After eyeing the sea of swimmers milling about before the swim meet begins, I turn my focus to my seven-year old at my side. Her head’s down and shoulders angled to the side as if to buttress against an invisible wind.
“What’s going on sweets? Are you okay?” I ask.
“Mom, don’t you remember that I’m shy?” she smiles back.
She got me. No, I hadn’t frankly though she’s had a more introverted temperament since toddlerhood. It’s just far easier for me, the extrovert, to assume by defensive posture that someone’s wounded her feelings or she’s worried about the upcoming swim. But she’s just being who she is.
Somewhere in the world of “please” and “thank you’s” and “wipe your chin” it’s easy to lose sight of the gray line between what’s expected and who your child is. I can’t make her enter a social event with her head held up high and an approachable smile across her face if I tried. And I have tried in my naive mother-in-perpetual-training state. Our compromise of sorts is her awareness of how entering smiling helps when you’re feeling unsure and my encouragement to “just be yourself.”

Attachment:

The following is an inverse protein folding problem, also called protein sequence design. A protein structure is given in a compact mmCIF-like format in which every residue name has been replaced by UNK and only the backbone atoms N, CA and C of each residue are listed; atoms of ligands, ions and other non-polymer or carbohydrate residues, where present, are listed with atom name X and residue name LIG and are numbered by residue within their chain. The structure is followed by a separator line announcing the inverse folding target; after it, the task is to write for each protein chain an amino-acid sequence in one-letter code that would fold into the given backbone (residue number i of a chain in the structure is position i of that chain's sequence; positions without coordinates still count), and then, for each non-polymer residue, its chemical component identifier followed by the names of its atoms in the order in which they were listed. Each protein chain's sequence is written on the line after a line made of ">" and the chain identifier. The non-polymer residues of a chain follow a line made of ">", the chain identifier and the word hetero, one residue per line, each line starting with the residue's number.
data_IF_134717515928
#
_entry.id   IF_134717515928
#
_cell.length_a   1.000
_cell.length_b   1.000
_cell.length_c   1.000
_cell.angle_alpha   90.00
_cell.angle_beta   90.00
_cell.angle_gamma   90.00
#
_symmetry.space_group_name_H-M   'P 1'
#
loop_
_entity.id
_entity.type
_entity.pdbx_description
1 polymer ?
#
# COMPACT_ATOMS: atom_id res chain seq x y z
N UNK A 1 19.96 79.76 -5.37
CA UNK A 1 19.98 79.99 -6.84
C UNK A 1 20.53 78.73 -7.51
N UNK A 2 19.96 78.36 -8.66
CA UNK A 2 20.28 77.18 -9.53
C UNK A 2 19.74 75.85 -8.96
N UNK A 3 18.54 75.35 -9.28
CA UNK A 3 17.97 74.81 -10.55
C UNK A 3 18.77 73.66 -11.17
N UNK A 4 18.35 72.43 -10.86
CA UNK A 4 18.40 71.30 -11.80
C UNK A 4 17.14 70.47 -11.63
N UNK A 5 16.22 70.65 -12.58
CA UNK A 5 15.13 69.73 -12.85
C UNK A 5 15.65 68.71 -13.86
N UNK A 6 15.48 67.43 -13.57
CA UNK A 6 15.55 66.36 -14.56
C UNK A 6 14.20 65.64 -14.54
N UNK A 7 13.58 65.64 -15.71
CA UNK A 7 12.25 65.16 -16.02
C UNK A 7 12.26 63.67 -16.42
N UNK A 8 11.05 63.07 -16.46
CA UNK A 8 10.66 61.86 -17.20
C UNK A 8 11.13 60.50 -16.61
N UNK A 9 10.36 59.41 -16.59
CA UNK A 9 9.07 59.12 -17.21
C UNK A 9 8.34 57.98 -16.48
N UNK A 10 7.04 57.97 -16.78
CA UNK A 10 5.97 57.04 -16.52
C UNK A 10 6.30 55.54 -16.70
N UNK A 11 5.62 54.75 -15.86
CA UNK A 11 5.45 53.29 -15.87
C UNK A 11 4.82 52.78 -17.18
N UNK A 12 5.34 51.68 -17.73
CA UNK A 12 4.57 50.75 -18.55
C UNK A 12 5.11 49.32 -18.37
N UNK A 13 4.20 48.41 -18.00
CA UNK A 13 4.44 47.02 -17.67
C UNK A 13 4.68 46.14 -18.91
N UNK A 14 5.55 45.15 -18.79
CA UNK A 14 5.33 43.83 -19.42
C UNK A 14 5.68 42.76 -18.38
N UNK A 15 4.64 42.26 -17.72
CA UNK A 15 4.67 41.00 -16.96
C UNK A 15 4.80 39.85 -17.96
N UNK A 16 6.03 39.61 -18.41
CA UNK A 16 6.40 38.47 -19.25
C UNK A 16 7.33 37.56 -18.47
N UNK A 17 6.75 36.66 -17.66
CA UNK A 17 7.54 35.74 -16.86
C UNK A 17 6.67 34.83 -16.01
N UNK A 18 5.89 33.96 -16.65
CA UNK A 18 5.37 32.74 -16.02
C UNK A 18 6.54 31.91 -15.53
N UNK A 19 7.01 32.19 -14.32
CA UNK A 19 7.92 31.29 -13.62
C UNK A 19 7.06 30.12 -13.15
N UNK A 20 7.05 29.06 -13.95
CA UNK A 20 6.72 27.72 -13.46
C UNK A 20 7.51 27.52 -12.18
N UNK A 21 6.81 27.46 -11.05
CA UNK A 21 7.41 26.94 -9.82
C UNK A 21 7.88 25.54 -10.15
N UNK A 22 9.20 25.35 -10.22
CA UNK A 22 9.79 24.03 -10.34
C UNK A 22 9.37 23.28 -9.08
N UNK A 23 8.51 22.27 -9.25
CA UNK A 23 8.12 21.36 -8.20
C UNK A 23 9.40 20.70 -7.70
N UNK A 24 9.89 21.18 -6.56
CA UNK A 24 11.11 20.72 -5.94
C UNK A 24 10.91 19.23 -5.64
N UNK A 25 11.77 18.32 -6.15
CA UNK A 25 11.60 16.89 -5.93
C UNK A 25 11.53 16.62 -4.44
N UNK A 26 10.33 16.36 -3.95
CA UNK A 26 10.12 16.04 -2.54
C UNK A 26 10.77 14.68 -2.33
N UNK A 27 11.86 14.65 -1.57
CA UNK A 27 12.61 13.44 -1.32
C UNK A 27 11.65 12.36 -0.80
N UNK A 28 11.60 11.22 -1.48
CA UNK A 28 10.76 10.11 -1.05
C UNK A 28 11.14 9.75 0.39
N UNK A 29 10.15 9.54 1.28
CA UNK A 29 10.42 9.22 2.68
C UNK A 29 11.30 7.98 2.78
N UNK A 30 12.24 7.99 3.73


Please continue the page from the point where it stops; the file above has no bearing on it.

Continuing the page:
From a few lanes over I watch her line up for her swim heat. I’m anxious and feeding off the nervous energy around me. Lauren’s a picture of calm: focused and serene. “Doesn’t she realize that she’s about to swim?” I think to myself, my thought suddenly interrupted by the buzzer and splash as little bodies hit the water.
On the other end, I see her pull herself out of the water and look back to find me. Pink goggles look to me and a huge smile meets mine and I give her a thumbs up.
In a second, she’s darted through the crowds to my side, leaning against my hip draped in a wet towel. “You did great Boo Boo,” I exclaim, not knowing her time or how she placed.
“I know,” she says simply. “Thanks. Can I now go get a donut, please?” Happily skipping off she’s on her way.